During this Coronavirus outbreak, a majority of what l I keep hearing on social media are the disappointments of children and their parents as events are canceled due to social distancing to try and keep the spread of this virus limited. We are certainly in a new day and with it comes so much adjustment and, yes, true disappointments for our children and ourselves.
How do we help them cope? What can we say to them as they realize their spring sport is not going to be played, that the prom may not happen, that graduation, science fairs, plays, class trips, national society inductions and so much more may be postponed or cancelled?
As adults struggle through this, children struggle so much more. We know how important it is to validate this disappointment and to allow them the “right” to their feelings. Don’t minimize it, these losses are real and they are deep. Yet, we can’t be over-dramatic either. These could be real “teaching moments” that could result in building resilient children who learn to adapt, adjust and bounce back. We must remember our children look to us to model, they watch our reactions and they take our lead. How you guide them through these moments will give them the tools they can use for the rest of their lives.
Experts agree to allow them the freedom to be disappointed and angry, it is not helpful to say things like, “It’s not the end of the world, there are starving children, look at the big picture.” It is more helpful to be in the moment with them let them explore their feelings, and validate them. Let them know it is OK to feel that way. You can say things like “I don’t blame you for feeling angry and disappointed” and allow them to express their frustration.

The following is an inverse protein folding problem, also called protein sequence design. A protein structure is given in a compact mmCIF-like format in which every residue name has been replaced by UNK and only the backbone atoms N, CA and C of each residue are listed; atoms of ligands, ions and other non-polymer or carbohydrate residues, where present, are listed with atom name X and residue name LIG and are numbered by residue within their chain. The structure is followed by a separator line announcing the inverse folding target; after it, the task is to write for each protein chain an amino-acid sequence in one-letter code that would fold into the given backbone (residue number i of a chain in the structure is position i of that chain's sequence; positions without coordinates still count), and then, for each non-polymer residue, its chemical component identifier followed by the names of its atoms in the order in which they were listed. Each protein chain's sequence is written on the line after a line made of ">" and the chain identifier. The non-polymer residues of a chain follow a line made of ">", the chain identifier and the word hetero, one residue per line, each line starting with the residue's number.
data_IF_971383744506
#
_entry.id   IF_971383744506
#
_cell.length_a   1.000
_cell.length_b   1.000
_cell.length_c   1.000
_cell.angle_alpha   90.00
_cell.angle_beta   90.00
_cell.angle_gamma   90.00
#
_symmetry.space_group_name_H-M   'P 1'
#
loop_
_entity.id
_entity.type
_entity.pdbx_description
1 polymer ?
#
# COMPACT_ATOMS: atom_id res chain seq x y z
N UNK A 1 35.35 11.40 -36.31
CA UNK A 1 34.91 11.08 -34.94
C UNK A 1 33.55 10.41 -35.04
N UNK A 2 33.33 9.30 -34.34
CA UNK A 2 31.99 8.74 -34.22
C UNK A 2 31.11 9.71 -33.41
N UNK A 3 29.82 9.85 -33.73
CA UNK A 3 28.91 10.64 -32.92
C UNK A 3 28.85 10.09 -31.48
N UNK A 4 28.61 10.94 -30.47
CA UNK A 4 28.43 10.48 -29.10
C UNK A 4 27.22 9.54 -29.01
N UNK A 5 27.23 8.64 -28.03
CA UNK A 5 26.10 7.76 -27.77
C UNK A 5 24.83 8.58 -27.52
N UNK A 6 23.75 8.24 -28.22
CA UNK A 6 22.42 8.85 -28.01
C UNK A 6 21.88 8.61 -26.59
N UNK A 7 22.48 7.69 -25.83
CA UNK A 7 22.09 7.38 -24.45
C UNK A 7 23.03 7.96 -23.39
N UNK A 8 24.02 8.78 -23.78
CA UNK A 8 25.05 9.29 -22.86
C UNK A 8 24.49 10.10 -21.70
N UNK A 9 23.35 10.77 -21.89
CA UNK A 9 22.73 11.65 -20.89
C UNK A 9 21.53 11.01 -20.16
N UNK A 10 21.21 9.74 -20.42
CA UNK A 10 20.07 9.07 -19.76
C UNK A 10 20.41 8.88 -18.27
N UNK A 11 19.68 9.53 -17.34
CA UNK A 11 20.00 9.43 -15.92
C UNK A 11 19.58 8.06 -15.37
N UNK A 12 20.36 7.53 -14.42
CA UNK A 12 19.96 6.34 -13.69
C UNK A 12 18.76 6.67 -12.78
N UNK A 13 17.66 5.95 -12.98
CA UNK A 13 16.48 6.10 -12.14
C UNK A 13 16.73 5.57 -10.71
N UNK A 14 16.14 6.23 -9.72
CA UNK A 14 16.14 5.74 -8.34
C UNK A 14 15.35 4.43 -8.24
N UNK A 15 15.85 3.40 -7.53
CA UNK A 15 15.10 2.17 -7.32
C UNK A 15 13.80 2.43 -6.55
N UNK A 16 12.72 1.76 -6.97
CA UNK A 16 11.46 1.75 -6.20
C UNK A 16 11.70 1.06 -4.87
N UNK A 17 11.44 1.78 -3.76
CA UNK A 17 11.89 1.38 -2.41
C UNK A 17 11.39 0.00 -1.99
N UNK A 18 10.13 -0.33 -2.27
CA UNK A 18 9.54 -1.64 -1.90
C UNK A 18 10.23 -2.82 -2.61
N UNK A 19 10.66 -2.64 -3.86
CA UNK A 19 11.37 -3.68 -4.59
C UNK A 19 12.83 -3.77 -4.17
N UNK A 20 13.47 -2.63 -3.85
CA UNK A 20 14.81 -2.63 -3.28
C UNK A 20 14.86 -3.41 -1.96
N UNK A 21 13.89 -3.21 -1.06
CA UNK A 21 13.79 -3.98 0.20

When you have to be the one to deliver the disappointing message, be careful not to catastrophize the news or minimize it. Give it to them in a factual way, like,” I just got an email from the school and it looks like the play is cancelled.” Tell them as the news comes in, don’t hold on to it and deliver it in a calm, matter-of-fact way. If you wait too long to give them the bottom line, the more dramatic it can feel.
After the news is delivered, and they have vented their frustration, help them adjust to the new normal. You can say things like, “I understand your frustration totally, but this is a curve ball and life is going to throw you curve balls. You can’t control all that happens in life, but you CAN control your responses and reaction to them.”
Don’t be surprised if their reaction is intense. The child and adolescent brain is not fully developed until age 24, so you may see kids reacting with pure emotions. Teens can be even more upset because they have the life experience to know that they can’t get this time back in their lives.
Don’t underestimate how hard this can be on you as parents. Managing your own disappointments and feelings of helplessness as you watch your kids struggle with the news such as their birthday party being cancelled. You also feel like you are missing out on important moments in your child’s life. Remember to take time for you and self-care. Give yourself some time alone in a quiet room in the house, do any home exercise, talk with friends or take time to write or listen to music. Remember we are models for our children, they are watching our reactions and responses.
Helping Children understand that the world is making sacrifices for the sake of the community at large and their contributions are important to the community can help build a sense of importance and develop resiliency and grit.
“When the going gets tough…. The tough get going!” We will get through this… TOGETHER!
By: Susan Tellone, RN, BSN, CSN, MSN